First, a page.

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House rips Obama Libya policy

By Alan Silverleib, CNN
House Speaker John Boehner, R-Ohio, introduced the resolution rebuking President Obama's Libya policy.
House Speaker John Boehner, R-Ohio, introduced the resolution rebuking President Obama's Libya policy.
  • House passes measure criticizing Obama's Libya policy
  • Kucinich's measure calling for withdrawal of U.S. forces from NATO's Libya mission rejected
  • Some House members believe administration has violated 1973 War Powers Act
  • Act calls for congressional approval of any military operation exceeding 60 days
  • John Boehner
  • Libya
  • Barack Obama

Washington (CNN) -- The Republican-controlled House of Representatives issued a rebuke of President Barack Obama's Libya policy Friday, passing a measure declaring that the president has failed to provide a "compelling rationale" for military involvement in the North African country.

The non-binding resolution criticizes the president for insufficiently consulting Congress before launching air strikes in Libya and urges the administration not to put any ground troops in the country, something Obama has already promised not to do.

The measure, reflecting what GOP leaders consider a lack of presidential deference to the legislative branch, passed in a 268-145 vote. Most Republicans supported it, while most Democrats were opposed.

House members rejected a separate resolution offered by Rep. Dennis Kucinich, D-Ohio, calling for the withdrawal of U.S. forces from the NATO-led military operation. Kucinich's measure was defeated in a 148-265 vote.

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The Republican resolution, introduced by House Speaker John Boehner of Ohio, calls on the White House to furnish information on a wide range of topics within 14 days, including documents and justifications on the U.S. interests in the conflict, estimated costs and duration of U.S. involvement, and the effect on U.S. activities in Afghanistan and Iraq.

"This resolution puts the president on notice," Boehner said before the vote. "He has a chance to get this right, and if he doesn't, Congress will exercise its constitutional authority and we will make it right."

House Armed Services Committee Chairman Buck McKeon, R-California, said that eventually cutting off funding for the Libyan intervention is "probably a good option."

"Funding is all we can really do," he said, referring to Congress' ability to influence overseas military action.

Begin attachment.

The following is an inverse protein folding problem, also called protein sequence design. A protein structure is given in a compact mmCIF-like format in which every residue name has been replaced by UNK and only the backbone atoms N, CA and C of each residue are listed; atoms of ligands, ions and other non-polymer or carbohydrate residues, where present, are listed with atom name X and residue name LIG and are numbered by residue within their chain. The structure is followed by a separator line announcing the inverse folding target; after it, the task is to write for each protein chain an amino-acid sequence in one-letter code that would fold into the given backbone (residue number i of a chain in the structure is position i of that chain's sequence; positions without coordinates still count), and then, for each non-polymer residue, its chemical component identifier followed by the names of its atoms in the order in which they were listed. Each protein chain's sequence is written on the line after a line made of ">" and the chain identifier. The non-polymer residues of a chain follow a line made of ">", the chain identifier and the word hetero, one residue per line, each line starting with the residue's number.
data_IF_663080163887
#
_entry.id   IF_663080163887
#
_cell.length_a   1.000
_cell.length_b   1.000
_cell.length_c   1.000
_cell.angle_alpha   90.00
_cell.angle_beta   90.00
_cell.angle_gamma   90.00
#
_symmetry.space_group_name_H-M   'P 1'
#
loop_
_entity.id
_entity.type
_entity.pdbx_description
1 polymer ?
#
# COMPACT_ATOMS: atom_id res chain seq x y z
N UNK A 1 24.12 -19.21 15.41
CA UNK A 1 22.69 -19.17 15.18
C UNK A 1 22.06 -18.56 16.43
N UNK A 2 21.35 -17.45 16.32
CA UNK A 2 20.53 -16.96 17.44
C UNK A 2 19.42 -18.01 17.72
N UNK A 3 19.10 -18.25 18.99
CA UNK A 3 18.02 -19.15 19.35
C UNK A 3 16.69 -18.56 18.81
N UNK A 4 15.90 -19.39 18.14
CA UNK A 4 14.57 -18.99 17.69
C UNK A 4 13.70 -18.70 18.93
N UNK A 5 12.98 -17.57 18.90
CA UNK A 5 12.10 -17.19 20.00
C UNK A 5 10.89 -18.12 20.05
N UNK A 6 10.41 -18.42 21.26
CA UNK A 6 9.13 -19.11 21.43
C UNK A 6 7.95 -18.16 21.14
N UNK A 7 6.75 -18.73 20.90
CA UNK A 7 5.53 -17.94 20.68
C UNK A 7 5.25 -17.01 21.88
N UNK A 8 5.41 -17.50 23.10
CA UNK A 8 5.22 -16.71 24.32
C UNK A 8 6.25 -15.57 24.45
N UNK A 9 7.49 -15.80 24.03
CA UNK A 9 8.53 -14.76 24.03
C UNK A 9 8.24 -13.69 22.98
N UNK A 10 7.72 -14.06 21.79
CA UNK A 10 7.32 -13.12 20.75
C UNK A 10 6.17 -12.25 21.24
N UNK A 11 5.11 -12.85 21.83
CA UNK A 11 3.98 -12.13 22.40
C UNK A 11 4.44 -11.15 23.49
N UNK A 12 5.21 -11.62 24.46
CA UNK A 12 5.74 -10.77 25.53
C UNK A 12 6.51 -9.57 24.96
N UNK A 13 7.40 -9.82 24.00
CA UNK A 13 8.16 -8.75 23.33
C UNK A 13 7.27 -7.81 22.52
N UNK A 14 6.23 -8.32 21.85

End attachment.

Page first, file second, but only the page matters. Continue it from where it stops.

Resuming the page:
McKeon blasted the "arrogance" of the administration.

Democrats dismissed Friday's GOP effort, characterizing it as pointless political posturing.

"Pursuing a non-binding House resolution that takes potshots at the president and amounts to nothing more than a sense of the Congress is just an exercise in political gamesmanship," said Rep. Howard Berman, D-California. "It is a pedantic effort to embarrass the president without taking any ownership for the policy."

"We are (over) 60 days into this operation," Berman noted. "Either we should authorize this action or terminate -- not play around with reporting requirements."

The 1973 War Powers Act says Congress must authorize any military actions that last more than 60 days. U.S. engagement in Libya reached the 60-day mark May 20.

Administration officials insist they've complied with provisions in the law requiring information to be provided to Congress. Obama, however, also sent a letter to Boehner on May 20 indicating that the White House would welcome passage of a measure providing clear congressional support.

It has "always been my view that it is better to take military action, even in limited actions such as this, with congressional engagement, consultation and support," Obama said.

Specifically, the administration has indicated its support for a Senate resolution being pushed by Sens. John Kerry, D-Massachusetts, and John McCain, R-Arizona, that backs the "limited use of military force by the United States in Libya as part of the NATO mission" authorized by the United Nations.

The Senate resolution also expresses support for the administration goal of removing Libyan strongman Moammar Gadhafi -- something not explicitly called for by the U.N.

CNN's Dana Bash, Kate Bolduan, Rachel Streitfeld and Deirdre Walsh contributed to this report.